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My favorite part of Audra’s book, the part I’ve thought the most deeply about is a tiny moment shared between two Mohawk nationals in a bar in Greenwich Village. The researcher, Audra, asks her interviewee “What is the ideal form of membership for us? What do you think makes someone a member of the community?” (p.168) He looks her squarely in the eye, and doesn’t answer. Instead he says, “When you look in the mirror, what do you see?”

Brilliant.

When I look into the mirror, what do I see? How do I recognize myself as an Michi Saagiig Nishnaabekwe? Do my ancestors recognize me as one of their own? How does Audra, as a Mohawk woman recognize me as a Mississauga Nishnaabeg woman? How are we related? When I am hunting does the spirit of the moose see me and recognize me in the same way she recognized my Ancestors? Does the moose see me as someone who is seeking their consent through my offerings, prayers and practices to harvest their body so that my family can live? Does that moose see me as someone who is engaging with them in the relational terms set out in our diplomacy? Do they feel respected and that they have sovereignty and agency over the act of harvesting? Or have my actions made them feel like a resource? Do they see me as the enemy? Do they feel exploited? Unseen? Unrecognized? Hunted?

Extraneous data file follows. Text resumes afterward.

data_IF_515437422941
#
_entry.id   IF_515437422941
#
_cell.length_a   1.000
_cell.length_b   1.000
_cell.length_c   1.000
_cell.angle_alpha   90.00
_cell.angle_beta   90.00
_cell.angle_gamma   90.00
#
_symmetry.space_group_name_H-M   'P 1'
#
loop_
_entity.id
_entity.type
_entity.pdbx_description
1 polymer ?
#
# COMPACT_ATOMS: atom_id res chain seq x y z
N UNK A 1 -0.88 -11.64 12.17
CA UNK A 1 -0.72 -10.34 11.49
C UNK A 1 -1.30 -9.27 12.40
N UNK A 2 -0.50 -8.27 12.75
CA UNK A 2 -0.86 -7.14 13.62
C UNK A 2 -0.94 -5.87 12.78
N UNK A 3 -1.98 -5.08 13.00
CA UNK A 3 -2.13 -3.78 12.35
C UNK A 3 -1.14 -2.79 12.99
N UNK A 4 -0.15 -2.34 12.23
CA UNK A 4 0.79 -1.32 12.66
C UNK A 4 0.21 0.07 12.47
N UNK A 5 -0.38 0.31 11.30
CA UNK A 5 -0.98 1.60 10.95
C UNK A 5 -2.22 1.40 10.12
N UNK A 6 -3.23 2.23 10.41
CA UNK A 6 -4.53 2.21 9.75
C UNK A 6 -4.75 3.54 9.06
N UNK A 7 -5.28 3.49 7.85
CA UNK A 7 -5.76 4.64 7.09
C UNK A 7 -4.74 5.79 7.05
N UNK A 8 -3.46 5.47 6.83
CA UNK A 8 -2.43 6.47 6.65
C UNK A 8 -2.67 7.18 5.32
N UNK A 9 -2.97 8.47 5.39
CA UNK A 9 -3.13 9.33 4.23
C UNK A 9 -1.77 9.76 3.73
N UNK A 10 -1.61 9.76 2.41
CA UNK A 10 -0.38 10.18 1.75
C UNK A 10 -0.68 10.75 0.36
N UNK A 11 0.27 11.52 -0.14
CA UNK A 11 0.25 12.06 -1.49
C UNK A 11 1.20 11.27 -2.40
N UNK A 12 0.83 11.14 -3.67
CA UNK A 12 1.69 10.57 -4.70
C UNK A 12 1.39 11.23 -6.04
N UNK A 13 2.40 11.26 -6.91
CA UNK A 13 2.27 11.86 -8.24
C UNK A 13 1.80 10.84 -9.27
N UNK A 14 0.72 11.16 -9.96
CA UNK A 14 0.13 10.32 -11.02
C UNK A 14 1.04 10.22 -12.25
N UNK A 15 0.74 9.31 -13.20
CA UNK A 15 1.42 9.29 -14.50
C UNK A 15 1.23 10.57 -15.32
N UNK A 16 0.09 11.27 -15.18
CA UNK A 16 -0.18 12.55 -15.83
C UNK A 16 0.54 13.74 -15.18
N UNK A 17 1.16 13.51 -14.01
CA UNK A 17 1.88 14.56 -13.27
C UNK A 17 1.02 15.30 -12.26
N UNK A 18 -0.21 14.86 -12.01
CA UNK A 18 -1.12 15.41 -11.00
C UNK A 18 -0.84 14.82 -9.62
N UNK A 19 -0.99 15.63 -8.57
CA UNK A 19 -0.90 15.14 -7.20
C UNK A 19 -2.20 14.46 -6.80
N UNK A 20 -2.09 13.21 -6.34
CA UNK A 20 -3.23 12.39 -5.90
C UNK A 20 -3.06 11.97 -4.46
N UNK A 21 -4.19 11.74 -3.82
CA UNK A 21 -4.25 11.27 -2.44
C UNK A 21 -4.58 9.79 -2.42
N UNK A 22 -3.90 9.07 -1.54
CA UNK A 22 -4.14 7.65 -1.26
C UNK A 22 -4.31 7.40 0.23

What do I see when I look in the mirror?

What does my nation see when we look in the mirror?

Let’s talk about how relationality plays out in Indigenous contexts. Part of being in a meaningful relationship with another being is recognizing who they are, it is reflecting back to them, their essence and worth as a being, it is a mirroring. Positive mirroring creates positive identities, it creates strong, grounded individuals and families and nations within Indigenous political systems. So at the same time I am looking into the mirror, I am also am the mirror. What do I mirror back to my kin? Dysfunction? Criticism? Cynicism? What do this two books mirror back to Dene and Haudenosaunee peoples? That’s easy – they mirror back strength, pride, connection, beauty, love, fierceness, courage, bravery and the very best parts of being Dene or Haudenosaunee.